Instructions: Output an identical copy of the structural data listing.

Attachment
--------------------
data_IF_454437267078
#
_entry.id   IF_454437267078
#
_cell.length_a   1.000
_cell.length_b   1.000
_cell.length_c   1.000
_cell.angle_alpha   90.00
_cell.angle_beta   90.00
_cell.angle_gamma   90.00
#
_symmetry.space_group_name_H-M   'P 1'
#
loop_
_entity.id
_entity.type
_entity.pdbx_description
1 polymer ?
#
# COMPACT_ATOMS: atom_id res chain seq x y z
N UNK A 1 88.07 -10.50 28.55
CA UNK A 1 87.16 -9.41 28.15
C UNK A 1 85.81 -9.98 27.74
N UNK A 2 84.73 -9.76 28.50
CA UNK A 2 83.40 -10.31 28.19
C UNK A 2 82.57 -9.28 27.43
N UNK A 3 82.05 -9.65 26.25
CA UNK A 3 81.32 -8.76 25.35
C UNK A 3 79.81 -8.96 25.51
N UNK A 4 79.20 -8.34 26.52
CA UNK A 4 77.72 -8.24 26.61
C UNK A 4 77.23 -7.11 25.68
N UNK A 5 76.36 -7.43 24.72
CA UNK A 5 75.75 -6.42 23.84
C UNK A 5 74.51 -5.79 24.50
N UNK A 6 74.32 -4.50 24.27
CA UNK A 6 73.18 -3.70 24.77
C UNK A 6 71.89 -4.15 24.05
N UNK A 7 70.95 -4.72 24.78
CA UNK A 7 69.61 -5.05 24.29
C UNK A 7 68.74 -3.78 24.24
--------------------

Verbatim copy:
data_IF_454437267078
#
_entry.id   IF_454437267078
#
_cell.length_a   1.000
_cell.length_b   1.000
_cell.length_c   1.000
_cell.angle_alpha   90.00
_cell.angle_beta   90.00
_cell.angle_gamma   90.00
#
_symmetry.space_group_name_H-M   'P 1'
#
loop_
_entity.id
_entity.type
_entity.pdbx_description
1 polymer ?
#
# COMPACT_ATOMS: atom_id res chain seq x y z
N UNK A 1 88.07 -10.50 28.55
CA UNK A 1 87.16 -9.41 28.15
C UNK A 1 85.81 -9.98 27.74
N UNK A 2 84.73 -9.76 28.50
CA UNK A 2 83.40 -10.31 28.19
C UNK A 2 82.57 -9.28 27.43
N UNK A 3 82.05 -9.65 26.25
CA UNK A 3 81.32 -8.76 25.35
C UNK A 3 79.81 -8.96 25.51
N UNK A 4 79.20 -8.34 26.52
CA UNK A 4 77.72 -8.24 26.61
C UNK A 4 77.23 -7.11 25.68
N UNK A 5 76.36 -7.43 24.72
CA UNK A 5 75.75 -6.42 23.84
C UNK A 5 74.51 -5.79 24.50
N UNK A 6 74.32 -4.50 24.27
CA UNK A 6 73.18 -3.70 24.77
C UNK A 6 71.89 -4.15 24.05
N UNK A 7 70.95 -4.72 24.78
CA UNK A 7 69.61 -5.05 24.29
C UNK A 7 68.74 -3.78 24.24